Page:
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Stay on top of Web application attacks, urges F5

Organisations at risk from web application attacks in the cloud, warns F5 Networks

Stay on top of Web application attacks, urges F5
MacVittie: When we mention security we never seem to remember it

Businesses need to stay on top of the growing and increasingly complex web application attacks happening in the cloud, according to Lori MacVittie, principal technical evangelist at F5 Networks.

Speaking ahead of the 2015 Abu Dhabi e-Crime and Information Security Summit, MacVittie said that organisations were pushing ahead with the advancement of applications without giving enough thought to the security around newly developed applications.

"We rely on applications for just about everything we do these days, and yet when we mention security we never seem to remember it," she said.

"It's really about time we start paying more attention to application security, and not just data security or network security or encrypted communications. That means we need to pay more attention to securing applications against exploitation and attack. From the platform (the web or app server) to the protocols (TCP and HTTP) to the actual code itself, we need to scan and scrub and discover and defend against the myriad methods used by attacks to exploit the entire application stack."

According to F-Secure Labs, web application attacks doubled in frequency from under 20% in 2012 to 40% in 2013. Last year, Neustar found that 55% of DDoS targets experienced smokescreening - volumetric DDoS as a cover for the real, application layer attacks - with nearly 50% having malware/virus installed and 26% losing customer data.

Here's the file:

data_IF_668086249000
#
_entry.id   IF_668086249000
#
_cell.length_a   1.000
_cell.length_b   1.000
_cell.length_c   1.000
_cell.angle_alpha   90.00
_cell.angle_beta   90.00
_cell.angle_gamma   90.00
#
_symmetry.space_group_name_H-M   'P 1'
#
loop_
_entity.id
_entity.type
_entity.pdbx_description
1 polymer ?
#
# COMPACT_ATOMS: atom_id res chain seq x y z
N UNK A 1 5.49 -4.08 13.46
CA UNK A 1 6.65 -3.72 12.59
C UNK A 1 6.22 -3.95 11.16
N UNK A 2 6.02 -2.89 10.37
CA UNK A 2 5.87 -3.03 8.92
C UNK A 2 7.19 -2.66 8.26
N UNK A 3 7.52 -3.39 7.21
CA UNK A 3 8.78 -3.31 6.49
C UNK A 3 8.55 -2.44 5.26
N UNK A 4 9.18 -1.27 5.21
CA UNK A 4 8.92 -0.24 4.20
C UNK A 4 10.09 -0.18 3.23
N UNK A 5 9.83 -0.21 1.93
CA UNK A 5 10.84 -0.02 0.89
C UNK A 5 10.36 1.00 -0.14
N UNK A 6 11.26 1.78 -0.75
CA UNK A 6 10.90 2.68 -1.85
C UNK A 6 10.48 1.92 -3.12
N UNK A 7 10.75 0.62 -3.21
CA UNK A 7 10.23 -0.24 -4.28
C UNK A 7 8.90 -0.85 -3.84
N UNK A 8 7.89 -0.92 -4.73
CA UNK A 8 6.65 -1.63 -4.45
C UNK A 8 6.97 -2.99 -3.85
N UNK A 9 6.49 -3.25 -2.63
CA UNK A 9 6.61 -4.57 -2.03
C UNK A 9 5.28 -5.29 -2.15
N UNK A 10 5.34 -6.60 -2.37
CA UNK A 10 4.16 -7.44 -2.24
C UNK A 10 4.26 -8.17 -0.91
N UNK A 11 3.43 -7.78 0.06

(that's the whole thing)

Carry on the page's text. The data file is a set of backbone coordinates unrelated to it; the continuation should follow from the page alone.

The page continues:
"Application attacks are a real and significant threat, especially as they migrate to the cloud where fewer options for protecting them may be available," said MacVittie.

"The native services available in the cloud focused on security are all about access and encryption. None of them are ‘application layer' security and none provide the coverage necessary to inspire confidence in withstanding an attack designed to disable, corrupt or exfiltrate data by exploiting the application itself."

MacVittie explained that the best way forward is for businesses to protect applications and the data they responsible for handling in the cloud much as they do in the data centre. This may include a cloud-enabled WAF (web application firewall), or WAF as a Service, or "at a minimum" a thorough application of the best practices recommended by the Open Web Application Security Project on every application deployed in the cloud.

"Cloud security may be viewed as a shared responsibility, with the provider and the customer taking on the chore of different aspects of securing ‘the cloud' but application security is 110% the responsibility of those that put the applications in the cloud in the first place," she said.

"Application security isn't like an expensive bodyguard. It's not something that only the VIP apps get. It's more like personal security, and it's something every application that presents itself in public should have. And that's true whether those apps are in the data centre or in the cloud."

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